Higher education disability policy – Important but flawedpolicy framework should be celebrated as an achievement. Its value is that, because it’s specific to the sector, it gives institutions (such as universities) a common vision. It also enables monitoring and evaluation of progress that is context specific.
Australia is one country that’s taken this approach with its 2005 Disability Standards for Education. Most countries, though, favour more general policies; Sweden and Norway are two examples of this approach.
We have been critical about the absence of any policy in South Africa and welcome the development. But can a policy document lead to positive change? This is something that South Africans with disabilities will be wondering. Currently, about 7.5% of the country’s population have disabilities; about 20% of that number are enrolled in higher education institutions.
It’s obviously too early to answer this question. But a critical examination of the policy framework – which has been gazetted into law and cannot easily be changed – reveals some concerns. Some of these include funding, the approaches taken to understand disability, how it will be integrated with existing national policies and what support is available to universities trying to implement it.
The policy framework is intended to help higher education institutions provide sufficient services to students and staff with disabilities. It spells out the challenges around disability issues in South African higher education and the ways the government plans to respond to them.
But there are problems with the document.
For instance, there’s still enough room in the policy for universities to abdicate their responsibility when it comes to things like decent and properly equipped accommodation for students with disabilities.
For example, the framework states that all institutions should make adjustments to enable people with disabilities to be on par with everyone else. But there’s a contradiction. Institutions are not supposed to incur significant expenses when making these adjustments. The reality is that some alterations – like making lecture halls and residences accessible particularly to people in wheelchairs – will cost money.
This will be particularly challenging for South Africa’s poorer, less resourced and rural institutions. The national government will need to source the bulk of funds for what’s proposed in the policy. Innovative funding mechanisms will be necessary.
And that leads to another issue. The department of education and training is responsible for carrying out most of the initiatives proposed in the framework, including implementation. But a single government department can only do so much. Explicit reference ought to be made to other departments that will help with things like planning, building and sourcing funding.
There’s also no mention of the private sector. That’s an oversight, since industry and businesses should be involved. They could fund some of the work, offer technological innovations to improve the lives of students with disabilities and even offer employment to graduates with disabilities.
Finally, there’s a particularly strange exclusion. There’s no mention of getting students and staff with disabilities involved in implementing the policy. Yet they are the experts on disability, and on how best the policy could be brought to life. They can also be powerful advocates for an end to stigma and discrimination, which is crucial if the policy is to really work.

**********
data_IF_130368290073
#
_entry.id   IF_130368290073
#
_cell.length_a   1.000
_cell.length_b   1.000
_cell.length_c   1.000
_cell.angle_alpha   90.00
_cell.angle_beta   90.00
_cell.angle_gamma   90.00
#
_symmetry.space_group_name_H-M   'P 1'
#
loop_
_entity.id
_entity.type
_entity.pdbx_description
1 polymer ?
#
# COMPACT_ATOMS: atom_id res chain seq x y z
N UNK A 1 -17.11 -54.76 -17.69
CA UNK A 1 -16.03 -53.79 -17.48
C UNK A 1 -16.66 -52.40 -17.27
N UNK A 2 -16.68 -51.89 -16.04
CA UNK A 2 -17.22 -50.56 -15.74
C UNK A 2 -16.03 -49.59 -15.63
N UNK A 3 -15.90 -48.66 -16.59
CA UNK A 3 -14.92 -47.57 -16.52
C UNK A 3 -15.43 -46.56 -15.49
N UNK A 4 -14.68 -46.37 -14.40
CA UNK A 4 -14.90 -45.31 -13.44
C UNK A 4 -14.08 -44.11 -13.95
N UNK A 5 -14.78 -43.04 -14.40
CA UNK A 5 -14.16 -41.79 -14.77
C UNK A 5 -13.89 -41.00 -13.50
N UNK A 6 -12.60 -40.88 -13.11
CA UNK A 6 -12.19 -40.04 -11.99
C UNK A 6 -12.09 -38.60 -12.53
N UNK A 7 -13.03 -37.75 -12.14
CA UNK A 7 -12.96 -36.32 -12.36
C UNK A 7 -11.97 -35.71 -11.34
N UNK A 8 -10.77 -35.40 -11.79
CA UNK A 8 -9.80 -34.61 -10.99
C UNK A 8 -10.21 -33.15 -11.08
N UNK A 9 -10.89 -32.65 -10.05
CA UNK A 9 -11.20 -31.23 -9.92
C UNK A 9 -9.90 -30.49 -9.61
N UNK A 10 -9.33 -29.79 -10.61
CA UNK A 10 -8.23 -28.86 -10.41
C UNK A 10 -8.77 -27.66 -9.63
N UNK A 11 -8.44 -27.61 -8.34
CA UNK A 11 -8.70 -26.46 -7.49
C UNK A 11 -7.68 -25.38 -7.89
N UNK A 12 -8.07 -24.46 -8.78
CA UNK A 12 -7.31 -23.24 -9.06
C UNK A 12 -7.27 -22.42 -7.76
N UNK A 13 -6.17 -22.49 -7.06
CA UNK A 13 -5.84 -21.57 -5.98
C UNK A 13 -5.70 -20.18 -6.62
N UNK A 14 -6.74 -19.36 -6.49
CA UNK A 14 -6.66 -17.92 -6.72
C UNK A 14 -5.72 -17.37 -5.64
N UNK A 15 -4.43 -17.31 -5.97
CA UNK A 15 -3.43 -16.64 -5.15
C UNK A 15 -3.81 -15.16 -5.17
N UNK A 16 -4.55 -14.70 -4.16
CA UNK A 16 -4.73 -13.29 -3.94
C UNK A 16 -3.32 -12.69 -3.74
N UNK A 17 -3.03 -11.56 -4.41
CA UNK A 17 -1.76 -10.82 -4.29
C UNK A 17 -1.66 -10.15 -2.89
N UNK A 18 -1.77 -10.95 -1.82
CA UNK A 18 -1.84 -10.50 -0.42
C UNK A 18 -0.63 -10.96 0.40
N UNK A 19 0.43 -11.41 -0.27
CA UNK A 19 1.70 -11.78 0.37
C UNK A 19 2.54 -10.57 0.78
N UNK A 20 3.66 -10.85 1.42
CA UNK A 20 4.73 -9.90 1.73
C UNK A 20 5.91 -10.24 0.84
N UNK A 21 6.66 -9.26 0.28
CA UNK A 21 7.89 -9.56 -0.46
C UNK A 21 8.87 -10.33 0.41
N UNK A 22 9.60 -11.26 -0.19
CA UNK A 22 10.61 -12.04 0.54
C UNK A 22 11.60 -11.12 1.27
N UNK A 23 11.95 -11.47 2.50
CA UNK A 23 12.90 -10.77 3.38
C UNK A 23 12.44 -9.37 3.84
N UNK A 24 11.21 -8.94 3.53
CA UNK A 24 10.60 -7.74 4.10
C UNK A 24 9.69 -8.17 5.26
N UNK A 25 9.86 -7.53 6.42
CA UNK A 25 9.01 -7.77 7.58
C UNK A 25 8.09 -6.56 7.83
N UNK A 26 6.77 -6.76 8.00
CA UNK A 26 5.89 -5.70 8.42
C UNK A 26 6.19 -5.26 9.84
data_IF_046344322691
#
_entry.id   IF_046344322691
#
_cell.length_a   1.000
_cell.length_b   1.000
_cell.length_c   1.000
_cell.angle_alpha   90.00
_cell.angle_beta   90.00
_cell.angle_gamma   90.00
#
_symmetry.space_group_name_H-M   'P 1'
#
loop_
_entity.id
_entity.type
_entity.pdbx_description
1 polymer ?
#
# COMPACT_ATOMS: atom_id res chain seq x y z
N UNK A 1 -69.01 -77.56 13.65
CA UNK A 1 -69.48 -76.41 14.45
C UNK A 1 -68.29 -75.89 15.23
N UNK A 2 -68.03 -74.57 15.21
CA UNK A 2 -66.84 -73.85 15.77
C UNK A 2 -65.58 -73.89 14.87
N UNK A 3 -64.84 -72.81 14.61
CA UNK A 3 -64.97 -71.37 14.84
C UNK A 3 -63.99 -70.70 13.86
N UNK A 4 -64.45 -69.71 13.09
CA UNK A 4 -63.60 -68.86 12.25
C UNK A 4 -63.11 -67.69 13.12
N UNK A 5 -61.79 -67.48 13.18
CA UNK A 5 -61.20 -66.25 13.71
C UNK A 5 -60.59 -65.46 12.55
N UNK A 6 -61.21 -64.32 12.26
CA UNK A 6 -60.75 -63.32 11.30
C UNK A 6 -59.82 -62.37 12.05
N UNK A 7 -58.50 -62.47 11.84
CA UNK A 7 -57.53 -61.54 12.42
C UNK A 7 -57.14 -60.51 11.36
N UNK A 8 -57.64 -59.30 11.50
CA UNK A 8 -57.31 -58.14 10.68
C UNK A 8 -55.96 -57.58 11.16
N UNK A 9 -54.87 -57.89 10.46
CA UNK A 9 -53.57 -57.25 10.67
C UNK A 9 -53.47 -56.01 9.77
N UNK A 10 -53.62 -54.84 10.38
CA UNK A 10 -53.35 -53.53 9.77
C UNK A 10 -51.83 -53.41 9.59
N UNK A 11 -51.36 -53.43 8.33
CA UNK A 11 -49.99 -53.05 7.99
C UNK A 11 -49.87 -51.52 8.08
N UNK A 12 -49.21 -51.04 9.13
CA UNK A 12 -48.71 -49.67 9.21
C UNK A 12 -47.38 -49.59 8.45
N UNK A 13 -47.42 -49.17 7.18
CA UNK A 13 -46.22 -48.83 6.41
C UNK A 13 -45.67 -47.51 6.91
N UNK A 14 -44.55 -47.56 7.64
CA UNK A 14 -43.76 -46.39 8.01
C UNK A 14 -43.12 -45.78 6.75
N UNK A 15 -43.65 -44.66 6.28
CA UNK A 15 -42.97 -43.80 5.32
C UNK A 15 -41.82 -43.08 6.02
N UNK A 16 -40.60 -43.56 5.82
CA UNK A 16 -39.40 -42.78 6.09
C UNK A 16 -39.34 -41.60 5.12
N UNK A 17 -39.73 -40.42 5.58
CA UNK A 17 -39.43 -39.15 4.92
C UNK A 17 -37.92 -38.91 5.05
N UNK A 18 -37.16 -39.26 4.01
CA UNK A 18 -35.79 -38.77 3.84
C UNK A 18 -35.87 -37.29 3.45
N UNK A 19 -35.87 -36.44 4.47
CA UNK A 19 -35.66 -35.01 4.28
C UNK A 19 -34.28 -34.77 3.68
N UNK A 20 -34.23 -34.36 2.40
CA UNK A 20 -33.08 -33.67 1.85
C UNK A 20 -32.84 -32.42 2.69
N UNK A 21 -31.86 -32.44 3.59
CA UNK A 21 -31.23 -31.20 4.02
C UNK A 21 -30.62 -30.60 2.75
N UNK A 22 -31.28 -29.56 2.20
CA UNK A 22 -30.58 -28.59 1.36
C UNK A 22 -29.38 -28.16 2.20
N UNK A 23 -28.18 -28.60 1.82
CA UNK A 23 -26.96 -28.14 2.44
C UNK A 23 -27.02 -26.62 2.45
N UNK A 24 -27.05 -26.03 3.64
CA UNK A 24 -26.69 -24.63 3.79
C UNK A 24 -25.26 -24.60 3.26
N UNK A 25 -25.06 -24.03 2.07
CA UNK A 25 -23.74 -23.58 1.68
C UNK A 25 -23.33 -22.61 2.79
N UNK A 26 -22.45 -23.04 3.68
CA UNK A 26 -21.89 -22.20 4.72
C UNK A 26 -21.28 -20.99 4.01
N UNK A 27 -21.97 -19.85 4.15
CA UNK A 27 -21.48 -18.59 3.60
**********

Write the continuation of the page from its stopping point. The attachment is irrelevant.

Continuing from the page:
Another issue is that the policy framework views all disabilities as the same. But students with disabilities have varied and unique needs. They require individually tailored services based on what each person requires to be successful.
The risk with the framework is that some students may not get enough tailor made support for their specific disabilities.
The first big win would be if this policy could be amended to cover some of its shortcomings. It needs to be adjusted if it’s going to improve the lives of students with disabilities and introduce a culture of inclusion and diversity at national, institutional, and individual level.
One change that’s imperative is that it should introduce a minimum threshold of support for each type of impairment. For example, students with visual impairments will be provided with accommodation on campus; those who use guide dogs will be accommodated in a dog-friendly space. They will be provided with study materials on time and in accessible formats like Braille or audio books. Assessments will be fair, offering alternative test methods such as oral exams.
The second area that needs special attention is implementation. It remains to be seen how the policy framework will be implemented, and whether it will bring real change for students with disabilities.
But, in the meantime, universities can take the initiative by looking at smaller systemic changes to improve these students’ lives. Providing reading materials in accessible formats doesn’t cost much money and neither does introducing a culture of inclusion through engaging students and staff with disabilities at the institutional and departmental levels.
The reality is that policy papers alone aren’t enough to engender change. Genuine political will and commitment is required to address disability challenges.
Oliver Mutanga is a Marie Curie Fellow at the Center for International Climate and Environment Research – Oslo; Bothwell Manyonga is a postdoctoral research fellow at the University of South Africa; and Sindile Ngubane-Mokiwa is an associate professor at the University of South Africa.
This article was originally published on The Conversation. Read the original article.